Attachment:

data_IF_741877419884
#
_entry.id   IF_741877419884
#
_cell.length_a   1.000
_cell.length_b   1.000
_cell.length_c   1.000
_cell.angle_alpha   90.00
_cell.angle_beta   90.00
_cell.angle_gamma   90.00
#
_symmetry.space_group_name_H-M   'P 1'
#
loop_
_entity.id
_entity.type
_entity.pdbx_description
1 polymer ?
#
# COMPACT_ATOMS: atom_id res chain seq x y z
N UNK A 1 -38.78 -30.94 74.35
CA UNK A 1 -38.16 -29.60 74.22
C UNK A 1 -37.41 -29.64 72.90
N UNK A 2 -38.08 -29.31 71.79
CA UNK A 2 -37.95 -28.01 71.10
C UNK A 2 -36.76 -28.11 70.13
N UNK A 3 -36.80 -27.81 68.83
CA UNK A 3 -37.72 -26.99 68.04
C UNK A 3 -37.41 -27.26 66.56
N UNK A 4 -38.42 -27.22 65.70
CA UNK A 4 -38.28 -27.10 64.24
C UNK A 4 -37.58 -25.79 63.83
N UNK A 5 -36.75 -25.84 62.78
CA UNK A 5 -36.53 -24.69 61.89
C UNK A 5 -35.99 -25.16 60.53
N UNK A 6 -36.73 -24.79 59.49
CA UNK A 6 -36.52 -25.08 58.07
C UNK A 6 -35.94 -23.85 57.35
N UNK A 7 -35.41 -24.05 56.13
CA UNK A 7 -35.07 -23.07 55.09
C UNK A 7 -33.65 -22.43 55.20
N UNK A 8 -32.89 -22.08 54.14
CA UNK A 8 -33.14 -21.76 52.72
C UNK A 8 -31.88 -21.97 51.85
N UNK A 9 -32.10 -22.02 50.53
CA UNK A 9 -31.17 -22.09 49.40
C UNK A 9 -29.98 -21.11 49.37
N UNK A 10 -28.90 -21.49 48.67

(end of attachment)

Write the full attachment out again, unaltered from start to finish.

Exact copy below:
data_IF_741877419884
#
_entry.id   IF_741877419884
#
_cell.length_a   1.000
_cell.length_b   1.000
_cell.length_c   1.000
_cell.angle_alpha   90.00
_cell.angle_beta   90.00
_cell.angle_gamma   90.00
#
_symmetry.space_group_name_H-M   'P 1'
#
loop_
_entity.id
_entity.type
_entity.pdbx_description
1 polymer ?
#
# COMPACT_ATOMS: atom_id res chain seq x y z
N UNK A 1 -38.78 -30.94 74.35
CA UNK A 1 -38.16 -29.60 74.22
C UNK A 1 -37.41 -29.64 72.90
N UNK A 2 -38.08 -29.31 71.79
CA UNK A 2 -37.95 -28.01 71.10
C UNK A 2 -36.76 -28.11 70.13
N UNK A 3 -36.80 -27.81 68.83
CA UNK A 3 -37.72 -26.99 68.04
C UNK A 3 -37.41 -27.26 66.56
N UNK A 4 -38.42 -27.22 65.70
CA UNK A 4 -38.28 -27.10 64.24
C UNK A 4 -37.58 -25.79 63.83
N UNK A 5 -36.75 -25.84 62.78
CA UNK A 5 -36.53 -24.69 61.89
C UNK A 5 -35.99 -25.16 60.53
N UNK A 6 -36.73 -24.79 59.49
CA UNK A 6 -36.52 -25.08 58.07
C UNK A 6 -35.94 -23.85 57.35
N UNK A 7 -35.41 -24.05 56.13
CA UNK A 7 -35.07 -23.07 55.09
C UNK A 7 -33.65 -22.43 55.20
N UNK A 8 -32.89 -22.08 54.14
CA UNK A 8 -33.14 -21.76 52.72
C UNK A 8 -31.88 -21.97 51.85
N UNK A 9 -32.10 -22.02 50.53
CA UNK A 9 -31.17 -22.09 49.40
C UNK A 9 -29.98 -21.11 49.37
N UNK A 10 -28.90 -21.49 48.67